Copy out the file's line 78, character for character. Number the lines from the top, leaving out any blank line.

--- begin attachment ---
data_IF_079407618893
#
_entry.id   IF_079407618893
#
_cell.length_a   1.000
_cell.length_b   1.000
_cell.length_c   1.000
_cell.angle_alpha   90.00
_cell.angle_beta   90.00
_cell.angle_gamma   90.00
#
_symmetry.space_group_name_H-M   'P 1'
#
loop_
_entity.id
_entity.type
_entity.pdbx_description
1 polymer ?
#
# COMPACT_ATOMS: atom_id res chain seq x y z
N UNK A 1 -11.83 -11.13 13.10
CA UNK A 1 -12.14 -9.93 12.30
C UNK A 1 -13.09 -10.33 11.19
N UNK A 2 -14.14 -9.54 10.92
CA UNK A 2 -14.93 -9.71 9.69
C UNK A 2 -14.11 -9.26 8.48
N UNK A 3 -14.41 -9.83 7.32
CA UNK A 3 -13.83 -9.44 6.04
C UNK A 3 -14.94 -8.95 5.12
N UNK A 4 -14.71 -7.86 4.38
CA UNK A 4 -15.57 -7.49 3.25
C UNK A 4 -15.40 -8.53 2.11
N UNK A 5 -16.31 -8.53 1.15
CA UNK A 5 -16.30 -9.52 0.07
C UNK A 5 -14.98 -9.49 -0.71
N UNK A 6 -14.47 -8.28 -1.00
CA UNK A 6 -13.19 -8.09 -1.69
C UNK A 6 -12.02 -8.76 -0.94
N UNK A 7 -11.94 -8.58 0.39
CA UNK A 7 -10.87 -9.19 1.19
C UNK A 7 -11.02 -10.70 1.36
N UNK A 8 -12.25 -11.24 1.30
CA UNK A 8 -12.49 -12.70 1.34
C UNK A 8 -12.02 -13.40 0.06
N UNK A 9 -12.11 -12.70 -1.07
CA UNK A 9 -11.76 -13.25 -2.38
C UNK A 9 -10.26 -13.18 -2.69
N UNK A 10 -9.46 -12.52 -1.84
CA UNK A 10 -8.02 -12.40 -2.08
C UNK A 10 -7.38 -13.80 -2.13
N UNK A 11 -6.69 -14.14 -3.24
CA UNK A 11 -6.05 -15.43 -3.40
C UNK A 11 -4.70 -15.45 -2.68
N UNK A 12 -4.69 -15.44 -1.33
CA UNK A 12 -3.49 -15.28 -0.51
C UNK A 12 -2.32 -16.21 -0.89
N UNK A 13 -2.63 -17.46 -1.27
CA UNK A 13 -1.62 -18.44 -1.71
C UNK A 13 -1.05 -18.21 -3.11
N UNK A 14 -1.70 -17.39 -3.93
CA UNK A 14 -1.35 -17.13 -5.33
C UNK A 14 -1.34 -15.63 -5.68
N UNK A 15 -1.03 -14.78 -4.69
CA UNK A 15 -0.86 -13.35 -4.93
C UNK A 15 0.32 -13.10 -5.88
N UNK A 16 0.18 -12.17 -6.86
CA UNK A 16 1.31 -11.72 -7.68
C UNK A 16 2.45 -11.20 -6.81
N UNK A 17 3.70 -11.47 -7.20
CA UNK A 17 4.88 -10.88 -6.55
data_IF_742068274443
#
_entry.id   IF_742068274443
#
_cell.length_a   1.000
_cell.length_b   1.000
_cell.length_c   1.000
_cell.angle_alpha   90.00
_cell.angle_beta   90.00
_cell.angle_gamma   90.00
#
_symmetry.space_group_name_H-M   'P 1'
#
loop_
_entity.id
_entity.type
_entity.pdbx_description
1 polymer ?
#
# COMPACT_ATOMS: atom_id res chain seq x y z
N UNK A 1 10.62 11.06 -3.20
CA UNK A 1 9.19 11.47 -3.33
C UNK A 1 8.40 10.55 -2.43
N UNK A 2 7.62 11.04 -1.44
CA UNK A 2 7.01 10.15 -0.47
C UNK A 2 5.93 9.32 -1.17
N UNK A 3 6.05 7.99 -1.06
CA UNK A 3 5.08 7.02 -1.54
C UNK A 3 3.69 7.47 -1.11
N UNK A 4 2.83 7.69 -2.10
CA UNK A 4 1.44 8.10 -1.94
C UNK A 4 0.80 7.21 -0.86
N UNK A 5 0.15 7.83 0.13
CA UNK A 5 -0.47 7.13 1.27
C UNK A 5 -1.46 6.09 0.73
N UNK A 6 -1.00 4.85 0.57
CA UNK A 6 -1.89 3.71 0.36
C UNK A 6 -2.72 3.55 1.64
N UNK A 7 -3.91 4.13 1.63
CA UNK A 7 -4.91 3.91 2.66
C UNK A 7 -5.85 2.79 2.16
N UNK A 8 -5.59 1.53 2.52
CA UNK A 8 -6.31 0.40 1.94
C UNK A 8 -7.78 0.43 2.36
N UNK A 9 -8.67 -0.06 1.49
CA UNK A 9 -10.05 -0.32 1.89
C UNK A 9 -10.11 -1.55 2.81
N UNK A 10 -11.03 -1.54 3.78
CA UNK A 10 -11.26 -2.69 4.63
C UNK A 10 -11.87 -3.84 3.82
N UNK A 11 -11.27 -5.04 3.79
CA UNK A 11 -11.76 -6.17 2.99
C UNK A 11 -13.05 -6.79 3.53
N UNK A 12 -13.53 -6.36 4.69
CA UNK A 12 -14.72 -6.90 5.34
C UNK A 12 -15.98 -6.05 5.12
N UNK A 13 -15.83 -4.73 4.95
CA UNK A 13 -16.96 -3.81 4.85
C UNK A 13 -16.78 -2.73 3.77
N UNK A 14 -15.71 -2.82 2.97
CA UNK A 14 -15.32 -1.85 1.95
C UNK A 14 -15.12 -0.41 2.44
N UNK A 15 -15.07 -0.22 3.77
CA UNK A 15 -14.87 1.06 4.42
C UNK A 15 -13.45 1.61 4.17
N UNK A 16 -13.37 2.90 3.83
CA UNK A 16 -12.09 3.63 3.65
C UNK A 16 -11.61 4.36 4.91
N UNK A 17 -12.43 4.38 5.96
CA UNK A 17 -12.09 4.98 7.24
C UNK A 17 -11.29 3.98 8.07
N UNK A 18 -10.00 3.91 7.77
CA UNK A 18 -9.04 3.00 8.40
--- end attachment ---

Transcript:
_cell.angle_alpha   90.00